These actions carried out and endorsed by the Syrian regime's security apparatuses, who oversees civil and private sectors, as part of their concept of returning to the "homeland's bosom". The regime's supporters are also subjected to this deception and abuse, whether from the Alawite community or from other minorities. It's amusing that the regime cites the "protection of minorities" as an excuse, claiming dedication and devotion to these minorities, as if their loyalties are unrelated to their fear of the consequences of its tyranny.
The "Homeland's bosom" has recently grown to accommodate all things. It can accommodate thousands of coffins and corpses returning from the battlefield, the corpses of Syrian people, caught inside the regime's trap and its resonant promises of victory over terrorism.
Large numbers of Alawites continue to flee abroad to escape recruitment in regime forces. According to Saudi Arabia's Al-Watan newspaper, thousands of young Alawites have escaped to Lebanon or coastal mountains, away from the grip of the shabeeha and the military police. Al-Watan also states that most young Alawite and Druze men are alarmed by the regime's actions, following the neglect of their relatives detained by armed opposition groups and the radical militias, while the regime continues to negotiate with these parties for the release of Iranian and Hezbollah fighters.
Demonstrations have emerged in Alawite areas condemning the actions of the regime, where campaigns were launched against the recruitment of young Alawite men, carrying slogans like "the throne for you and the coffins for our sons".
In Suweida, statistics show the numbers of civilian and military deaths are on the rise, as the number of deaths and missing reached around 1,000 and 2,000, respectively. The estimated number of young men who have refused to join the regime's army since the outbreak of military confrontation is believed to be around 12,000.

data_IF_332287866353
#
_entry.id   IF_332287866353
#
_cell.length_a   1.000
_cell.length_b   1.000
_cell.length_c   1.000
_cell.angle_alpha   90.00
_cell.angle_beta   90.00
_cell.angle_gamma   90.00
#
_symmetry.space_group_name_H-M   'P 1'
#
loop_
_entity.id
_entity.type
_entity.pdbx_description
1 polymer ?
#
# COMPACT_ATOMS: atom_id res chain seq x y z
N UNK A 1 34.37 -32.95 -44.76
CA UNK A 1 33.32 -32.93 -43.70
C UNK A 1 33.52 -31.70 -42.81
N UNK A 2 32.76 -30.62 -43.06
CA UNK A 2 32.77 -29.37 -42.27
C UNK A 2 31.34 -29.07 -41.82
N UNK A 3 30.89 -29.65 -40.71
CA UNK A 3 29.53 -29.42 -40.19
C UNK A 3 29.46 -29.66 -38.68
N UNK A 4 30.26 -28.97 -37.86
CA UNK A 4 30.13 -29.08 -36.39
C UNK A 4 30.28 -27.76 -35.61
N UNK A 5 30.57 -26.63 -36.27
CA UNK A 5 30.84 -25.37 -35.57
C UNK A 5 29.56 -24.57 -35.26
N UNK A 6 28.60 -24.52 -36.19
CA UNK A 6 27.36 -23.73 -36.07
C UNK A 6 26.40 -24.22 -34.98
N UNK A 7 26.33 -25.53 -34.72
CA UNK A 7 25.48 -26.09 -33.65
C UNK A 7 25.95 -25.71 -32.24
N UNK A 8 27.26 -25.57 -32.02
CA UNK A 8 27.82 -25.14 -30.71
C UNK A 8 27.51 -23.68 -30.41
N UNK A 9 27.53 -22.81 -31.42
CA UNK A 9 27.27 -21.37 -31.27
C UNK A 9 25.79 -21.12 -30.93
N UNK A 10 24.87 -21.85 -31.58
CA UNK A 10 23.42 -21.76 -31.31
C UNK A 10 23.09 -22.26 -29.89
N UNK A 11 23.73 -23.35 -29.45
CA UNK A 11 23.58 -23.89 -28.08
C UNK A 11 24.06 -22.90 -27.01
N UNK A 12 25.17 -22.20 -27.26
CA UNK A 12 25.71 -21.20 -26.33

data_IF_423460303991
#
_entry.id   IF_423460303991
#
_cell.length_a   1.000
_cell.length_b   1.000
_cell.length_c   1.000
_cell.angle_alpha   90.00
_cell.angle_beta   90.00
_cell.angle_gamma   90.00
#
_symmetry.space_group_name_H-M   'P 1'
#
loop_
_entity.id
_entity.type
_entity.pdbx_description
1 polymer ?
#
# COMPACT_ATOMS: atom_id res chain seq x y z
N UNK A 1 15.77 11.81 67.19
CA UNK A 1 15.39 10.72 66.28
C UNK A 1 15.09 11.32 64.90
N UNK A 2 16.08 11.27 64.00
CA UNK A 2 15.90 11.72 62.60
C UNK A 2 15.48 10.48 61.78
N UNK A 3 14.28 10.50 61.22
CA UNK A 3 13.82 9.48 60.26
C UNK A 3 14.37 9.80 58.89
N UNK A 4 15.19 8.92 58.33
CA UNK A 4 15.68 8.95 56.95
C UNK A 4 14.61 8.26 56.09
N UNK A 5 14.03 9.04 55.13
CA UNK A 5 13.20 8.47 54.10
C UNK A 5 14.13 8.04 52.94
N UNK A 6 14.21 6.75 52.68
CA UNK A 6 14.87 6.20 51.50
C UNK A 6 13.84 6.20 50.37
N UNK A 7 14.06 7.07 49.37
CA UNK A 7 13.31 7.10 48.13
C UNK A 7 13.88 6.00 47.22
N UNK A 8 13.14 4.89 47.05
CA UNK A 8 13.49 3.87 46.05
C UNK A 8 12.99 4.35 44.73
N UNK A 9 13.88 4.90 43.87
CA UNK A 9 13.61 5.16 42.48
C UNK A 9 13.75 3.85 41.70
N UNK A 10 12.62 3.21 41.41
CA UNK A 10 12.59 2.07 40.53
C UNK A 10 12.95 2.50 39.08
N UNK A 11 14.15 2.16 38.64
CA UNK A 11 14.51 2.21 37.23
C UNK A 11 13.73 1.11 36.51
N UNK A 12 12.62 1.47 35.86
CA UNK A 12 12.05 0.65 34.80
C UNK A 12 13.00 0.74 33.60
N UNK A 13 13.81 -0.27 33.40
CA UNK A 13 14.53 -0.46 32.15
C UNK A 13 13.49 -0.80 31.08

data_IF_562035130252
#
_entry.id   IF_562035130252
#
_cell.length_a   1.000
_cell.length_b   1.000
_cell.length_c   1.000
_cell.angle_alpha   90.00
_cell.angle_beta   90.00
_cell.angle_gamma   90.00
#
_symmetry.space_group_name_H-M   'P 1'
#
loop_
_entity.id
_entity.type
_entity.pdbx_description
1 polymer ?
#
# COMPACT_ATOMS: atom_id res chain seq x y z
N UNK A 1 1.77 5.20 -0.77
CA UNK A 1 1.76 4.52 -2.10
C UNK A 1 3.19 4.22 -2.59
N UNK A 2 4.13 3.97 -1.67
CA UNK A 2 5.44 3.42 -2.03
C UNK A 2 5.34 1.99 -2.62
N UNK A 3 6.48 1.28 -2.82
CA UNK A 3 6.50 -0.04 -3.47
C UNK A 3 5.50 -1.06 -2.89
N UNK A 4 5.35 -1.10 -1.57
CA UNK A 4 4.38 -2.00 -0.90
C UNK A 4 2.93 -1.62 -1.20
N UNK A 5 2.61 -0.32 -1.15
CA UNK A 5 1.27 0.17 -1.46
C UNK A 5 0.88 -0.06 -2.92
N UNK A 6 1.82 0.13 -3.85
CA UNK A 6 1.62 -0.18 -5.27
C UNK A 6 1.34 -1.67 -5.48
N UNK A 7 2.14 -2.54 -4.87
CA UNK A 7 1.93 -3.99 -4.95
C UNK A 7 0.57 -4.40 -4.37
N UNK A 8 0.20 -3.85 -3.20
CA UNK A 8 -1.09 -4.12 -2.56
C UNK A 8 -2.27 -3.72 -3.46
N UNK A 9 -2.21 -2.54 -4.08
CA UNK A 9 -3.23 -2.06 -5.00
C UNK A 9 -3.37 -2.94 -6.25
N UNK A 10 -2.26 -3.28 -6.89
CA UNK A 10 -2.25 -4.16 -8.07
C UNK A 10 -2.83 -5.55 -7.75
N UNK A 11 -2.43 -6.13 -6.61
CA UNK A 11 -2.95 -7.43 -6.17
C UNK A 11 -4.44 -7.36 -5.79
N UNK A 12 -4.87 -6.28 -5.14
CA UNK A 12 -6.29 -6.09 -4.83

Druze sheikhs have issued statements claiming the Syrian regime's concept of the "homeland's bosom" signifies blind obedience, even if it drives their sons to the guillotine. They reject the slogan after seeing the number of the dead returning to the province from a war that is not theirs.
The achievements of the "homeland's bosom" produced other things, beside the tenderness exported by the Syrian regime to the Syrian street and the world. And the bosom now develops economic and infrastructure projects to persuade young Syrians to stay.
When the regime reached a stage of total military refraction in some provinces and regions, it began to expand "homeland's bosom" to integrate with another bosom in Iran. The Syrian bosom become a common one that embraces all those who gather before it.
Is the Syrian idea of the "homeland's bosom" similar in other countries? Or does it possess a special meaning for Syrian people because the world betrayed them, namely their "sister" Arab countries?
Coffins, corpses, mass graves, destruction, barrels, displacement, starvation, rape, arrests, looting, bribery, favouritism, the destruction of an entire nation – all of these sponsored by the "homeland's bosom" and its beloved leader.
Translated and edited by The Syrian Observer